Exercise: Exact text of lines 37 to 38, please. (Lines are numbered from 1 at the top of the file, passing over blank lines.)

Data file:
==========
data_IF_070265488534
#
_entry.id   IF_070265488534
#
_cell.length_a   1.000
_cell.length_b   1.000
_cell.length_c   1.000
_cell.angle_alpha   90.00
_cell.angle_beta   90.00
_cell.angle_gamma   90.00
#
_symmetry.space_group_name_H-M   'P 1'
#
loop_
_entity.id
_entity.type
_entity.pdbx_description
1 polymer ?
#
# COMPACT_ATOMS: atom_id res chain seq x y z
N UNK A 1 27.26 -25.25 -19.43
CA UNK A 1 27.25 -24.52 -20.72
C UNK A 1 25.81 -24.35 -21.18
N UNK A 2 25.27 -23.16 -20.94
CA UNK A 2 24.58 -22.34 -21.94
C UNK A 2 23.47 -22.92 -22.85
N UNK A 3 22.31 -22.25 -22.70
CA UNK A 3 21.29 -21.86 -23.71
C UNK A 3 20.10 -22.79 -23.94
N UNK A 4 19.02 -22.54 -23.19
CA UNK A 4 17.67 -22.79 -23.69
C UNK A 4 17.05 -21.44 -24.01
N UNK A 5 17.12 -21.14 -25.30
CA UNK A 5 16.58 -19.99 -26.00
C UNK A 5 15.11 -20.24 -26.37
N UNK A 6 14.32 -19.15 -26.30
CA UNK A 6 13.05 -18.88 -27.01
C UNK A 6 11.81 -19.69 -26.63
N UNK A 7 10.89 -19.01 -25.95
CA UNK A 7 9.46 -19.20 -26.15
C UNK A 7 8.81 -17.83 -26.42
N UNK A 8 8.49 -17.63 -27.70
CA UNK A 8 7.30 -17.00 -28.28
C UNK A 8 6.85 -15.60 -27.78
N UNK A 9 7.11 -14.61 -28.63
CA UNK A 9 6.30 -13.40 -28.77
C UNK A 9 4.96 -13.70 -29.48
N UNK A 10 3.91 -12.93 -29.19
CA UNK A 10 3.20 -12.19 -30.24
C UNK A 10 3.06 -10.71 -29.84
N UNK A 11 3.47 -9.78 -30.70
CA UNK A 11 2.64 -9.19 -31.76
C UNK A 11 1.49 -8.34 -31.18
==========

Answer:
CA UNK A 6 13.05 -18.88 -27.01
C UNK A 6 11.81 -19.69 -26.63